Maybe now, the citizens of the US will recognize a largely overlooked 2005 FCC ruling for what it was: the clever positioning of a bishop in a high stakes game of chess that looks to have ended today with a checkmate of Internet neutrality (aka "net neutrality"). In that ruling, broadband ISPs like AOL and Earthlink that needed right-of-way on one of the physical infrastructures (copper, cable, and/or fiber) that's owned by the local telco or cable company and that goes by just about every business and residence in US lost that right-of-way. That Internet — the one where we were free to do as we please — may very well have just been ditched by Congress. Long term, even though right-of-way dependent ISPs can cut new deals with the Baby Bells and cable operators to continue service provision, the economics will drive out consumer choice and we'll be left with two or in some cases just one company calling the shots on how bandwidth gets allocated.
Around the same time, Bob Frankston who champions preservation of the open principles on which the Internet was founded, wrote about the egads of bandwidth that's lying in our streets and how the Baby Bells are free to reserve up to 99 percent of it to compete against the cable companies with video on-demand services. It's not surprising that they'd want to do this. After all, the cable companies have been using their infrastructures to undermine the Baby Bells' traditional telephony businesses for years. With whatever paltry connectivity is left, video over the regular open Internet -- an idea that could easily wipe out the Blockbusters, Netflixes, Comcasts and Verizons -- can go and choke to death.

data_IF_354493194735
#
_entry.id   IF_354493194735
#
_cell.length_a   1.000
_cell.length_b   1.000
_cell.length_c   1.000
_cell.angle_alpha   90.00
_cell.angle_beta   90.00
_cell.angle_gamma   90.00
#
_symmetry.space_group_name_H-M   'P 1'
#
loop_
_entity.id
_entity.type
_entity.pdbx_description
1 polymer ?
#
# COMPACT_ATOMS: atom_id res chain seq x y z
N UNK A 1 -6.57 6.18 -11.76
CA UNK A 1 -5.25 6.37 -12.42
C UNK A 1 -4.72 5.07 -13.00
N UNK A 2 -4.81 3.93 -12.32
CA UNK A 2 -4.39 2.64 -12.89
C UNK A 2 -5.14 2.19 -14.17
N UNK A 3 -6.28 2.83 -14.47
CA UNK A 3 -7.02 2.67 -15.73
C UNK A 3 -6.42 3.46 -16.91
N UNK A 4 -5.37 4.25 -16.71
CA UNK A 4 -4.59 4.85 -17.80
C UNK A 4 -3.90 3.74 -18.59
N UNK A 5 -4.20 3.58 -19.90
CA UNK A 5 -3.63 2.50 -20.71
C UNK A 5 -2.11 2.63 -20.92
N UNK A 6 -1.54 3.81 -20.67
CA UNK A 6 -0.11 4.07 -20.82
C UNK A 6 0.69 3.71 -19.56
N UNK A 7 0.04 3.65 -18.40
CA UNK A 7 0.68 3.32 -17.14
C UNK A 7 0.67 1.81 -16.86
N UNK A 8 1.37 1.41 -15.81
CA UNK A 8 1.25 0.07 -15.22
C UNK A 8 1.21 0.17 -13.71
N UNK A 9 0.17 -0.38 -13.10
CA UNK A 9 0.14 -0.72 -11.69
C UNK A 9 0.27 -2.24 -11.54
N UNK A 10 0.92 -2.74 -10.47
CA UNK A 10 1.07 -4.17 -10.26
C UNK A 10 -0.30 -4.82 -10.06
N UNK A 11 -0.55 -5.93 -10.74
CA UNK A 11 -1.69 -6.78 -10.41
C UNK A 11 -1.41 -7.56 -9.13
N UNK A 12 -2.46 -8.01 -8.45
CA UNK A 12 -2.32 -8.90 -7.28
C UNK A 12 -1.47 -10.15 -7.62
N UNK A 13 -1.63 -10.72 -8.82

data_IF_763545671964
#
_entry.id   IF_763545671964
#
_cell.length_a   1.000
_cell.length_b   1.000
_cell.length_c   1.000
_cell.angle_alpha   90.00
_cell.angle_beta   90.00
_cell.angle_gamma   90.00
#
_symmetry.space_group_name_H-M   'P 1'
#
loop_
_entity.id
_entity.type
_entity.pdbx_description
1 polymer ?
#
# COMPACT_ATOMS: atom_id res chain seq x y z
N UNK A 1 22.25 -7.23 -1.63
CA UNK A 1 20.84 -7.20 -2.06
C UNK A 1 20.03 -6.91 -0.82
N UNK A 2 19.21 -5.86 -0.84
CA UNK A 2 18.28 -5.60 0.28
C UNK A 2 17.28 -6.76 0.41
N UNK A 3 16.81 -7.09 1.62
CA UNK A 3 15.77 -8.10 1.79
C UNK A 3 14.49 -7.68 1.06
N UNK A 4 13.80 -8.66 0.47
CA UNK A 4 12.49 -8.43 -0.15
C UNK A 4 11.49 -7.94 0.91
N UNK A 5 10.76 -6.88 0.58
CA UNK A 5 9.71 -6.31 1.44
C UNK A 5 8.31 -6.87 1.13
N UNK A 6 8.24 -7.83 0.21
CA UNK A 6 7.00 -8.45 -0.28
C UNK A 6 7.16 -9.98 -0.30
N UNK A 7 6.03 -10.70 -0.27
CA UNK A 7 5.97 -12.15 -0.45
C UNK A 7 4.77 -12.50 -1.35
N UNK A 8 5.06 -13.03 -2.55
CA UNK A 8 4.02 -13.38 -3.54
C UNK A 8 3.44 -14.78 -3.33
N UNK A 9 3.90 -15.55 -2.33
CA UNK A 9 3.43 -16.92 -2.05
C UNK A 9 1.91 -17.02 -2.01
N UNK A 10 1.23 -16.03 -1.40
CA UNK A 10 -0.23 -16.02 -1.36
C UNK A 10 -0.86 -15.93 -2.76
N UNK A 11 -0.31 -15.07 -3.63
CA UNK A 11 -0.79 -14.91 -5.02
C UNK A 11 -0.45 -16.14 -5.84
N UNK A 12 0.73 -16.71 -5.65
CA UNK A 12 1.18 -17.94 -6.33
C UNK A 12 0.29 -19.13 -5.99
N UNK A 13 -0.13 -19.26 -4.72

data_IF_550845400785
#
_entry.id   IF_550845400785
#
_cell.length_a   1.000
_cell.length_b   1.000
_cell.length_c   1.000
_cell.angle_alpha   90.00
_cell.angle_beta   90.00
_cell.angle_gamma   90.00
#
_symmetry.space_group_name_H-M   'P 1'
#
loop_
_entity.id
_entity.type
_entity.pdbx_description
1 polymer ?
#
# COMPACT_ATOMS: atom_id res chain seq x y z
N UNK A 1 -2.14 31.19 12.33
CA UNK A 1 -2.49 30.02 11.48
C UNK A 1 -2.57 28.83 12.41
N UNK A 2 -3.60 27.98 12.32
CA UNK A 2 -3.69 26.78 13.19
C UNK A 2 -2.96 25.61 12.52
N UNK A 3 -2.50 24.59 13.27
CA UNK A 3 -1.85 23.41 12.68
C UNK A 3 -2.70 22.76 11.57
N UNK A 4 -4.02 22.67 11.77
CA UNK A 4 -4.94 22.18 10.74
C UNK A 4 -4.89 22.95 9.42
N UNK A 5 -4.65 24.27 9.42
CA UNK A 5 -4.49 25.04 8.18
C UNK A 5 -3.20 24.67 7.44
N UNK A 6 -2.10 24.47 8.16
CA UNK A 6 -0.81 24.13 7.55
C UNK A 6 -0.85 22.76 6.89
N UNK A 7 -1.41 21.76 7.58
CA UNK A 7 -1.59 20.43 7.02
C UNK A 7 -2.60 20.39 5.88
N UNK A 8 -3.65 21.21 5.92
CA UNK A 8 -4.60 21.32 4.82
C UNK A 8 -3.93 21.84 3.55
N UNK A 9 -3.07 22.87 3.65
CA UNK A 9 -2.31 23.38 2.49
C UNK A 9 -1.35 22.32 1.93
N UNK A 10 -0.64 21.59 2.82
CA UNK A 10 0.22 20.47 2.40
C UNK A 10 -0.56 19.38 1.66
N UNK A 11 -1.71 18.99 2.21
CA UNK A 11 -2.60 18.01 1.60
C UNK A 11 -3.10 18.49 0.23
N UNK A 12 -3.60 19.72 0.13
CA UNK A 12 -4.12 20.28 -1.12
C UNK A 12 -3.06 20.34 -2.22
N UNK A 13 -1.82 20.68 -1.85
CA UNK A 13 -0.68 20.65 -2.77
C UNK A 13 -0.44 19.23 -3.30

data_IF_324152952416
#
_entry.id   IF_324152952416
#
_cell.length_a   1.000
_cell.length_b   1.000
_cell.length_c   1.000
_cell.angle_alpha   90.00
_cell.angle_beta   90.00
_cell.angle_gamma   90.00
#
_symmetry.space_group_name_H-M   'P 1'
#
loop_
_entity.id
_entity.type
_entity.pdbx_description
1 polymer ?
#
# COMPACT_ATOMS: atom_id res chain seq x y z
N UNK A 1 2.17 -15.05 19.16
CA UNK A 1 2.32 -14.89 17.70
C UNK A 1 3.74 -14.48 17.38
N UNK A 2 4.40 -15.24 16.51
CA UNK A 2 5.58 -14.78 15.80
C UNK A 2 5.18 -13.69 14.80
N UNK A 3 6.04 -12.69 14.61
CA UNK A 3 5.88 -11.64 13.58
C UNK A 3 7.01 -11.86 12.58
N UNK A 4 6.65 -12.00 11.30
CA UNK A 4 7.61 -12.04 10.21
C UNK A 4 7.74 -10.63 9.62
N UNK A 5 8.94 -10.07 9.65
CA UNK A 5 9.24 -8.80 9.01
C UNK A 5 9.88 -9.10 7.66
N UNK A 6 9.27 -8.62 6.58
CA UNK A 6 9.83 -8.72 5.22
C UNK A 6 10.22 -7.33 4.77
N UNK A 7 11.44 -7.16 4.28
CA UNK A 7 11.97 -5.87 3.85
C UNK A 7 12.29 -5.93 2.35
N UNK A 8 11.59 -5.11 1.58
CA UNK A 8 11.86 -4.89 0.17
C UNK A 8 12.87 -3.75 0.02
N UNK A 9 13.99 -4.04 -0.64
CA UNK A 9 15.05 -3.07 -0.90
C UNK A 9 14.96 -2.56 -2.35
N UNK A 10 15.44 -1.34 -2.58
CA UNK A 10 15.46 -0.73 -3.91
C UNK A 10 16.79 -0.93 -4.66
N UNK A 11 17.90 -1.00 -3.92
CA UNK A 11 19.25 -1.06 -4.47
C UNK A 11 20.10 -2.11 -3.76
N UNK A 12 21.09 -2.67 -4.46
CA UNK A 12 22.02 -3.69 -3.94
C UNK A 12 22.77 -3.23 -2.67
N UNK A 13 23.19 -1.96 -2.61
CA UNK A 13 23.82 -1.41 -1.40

I guess they haven't heard of Bittorrent or things like it. Sooner or later, time-shifting -- the it-can-work-over a-1980's-class-300-BAUD-modem TiVo-like practice of caching something locally and consuming it at your convenience -- will render realtime broadcast services useless. On the other hand, they (the Baby Bells) must have seen this coming because today, their lobbyists were successful at snuffing the lights out of a relatively promising net neutrality bill that would have prevented those Baby Bells from further controlling what we might do with whatever limited bandwidth they allow us to have. Wrote IDG News Service's Grant Gross:
A U.S. House of Representatives subcommittee has rejected a proposal to strengthen provisions in a telecommunications reform bill that would prohibit broadband providers from blocking or impairing competing Web content and applications.
The Queen has arrived. Checkmate.
So, let's size things up. Outside your office or home, you'll eventually have one or maybe at most, two wireline Internet service providers. It may not be collusion, but have you ever seen how airlines like to play follow-the-leader. It isn't hard to imagine a world where (a) you're deprived of the full capability of the infrastructure at your curb, and (b) of what little capability your given, the provider calls the shots, and (c) how lack of anything that remotely resembles a free market for services leaves you with no options. Spend a lot of time on Google? Well, maybe you'll pay more. Or maybe Google will pay more. And maybe Google will have to figure out a way to pass the cost on to you to keep themselves in Wall Streets stratosphere? Oh, you want to use Skype? Bittorrent? Starz? Not so fast Buster. With the Internet, you controlled the vertical and horizontal. But that Internet -- the one where we were free to do as we please -- may very well have just been ditched by Congress.
Who or what can save us now? Maybe you can get together with your neighbors, build a wireless mesh network, and split the cost of the head end connection to the Internet. Or, perhaps there's already a public WiFi or a WiMAX net floating around your home or business. Or maybe you can stick a high speed EVDO card in your notebook or desktop, turn on connection sharing, and pump all of your house or business' traffic through Verizon Wireless or Sprint's network. Or, you could move to France where the government sometimes stands up for its citizens rather than big business. Yeah, this could get ugly.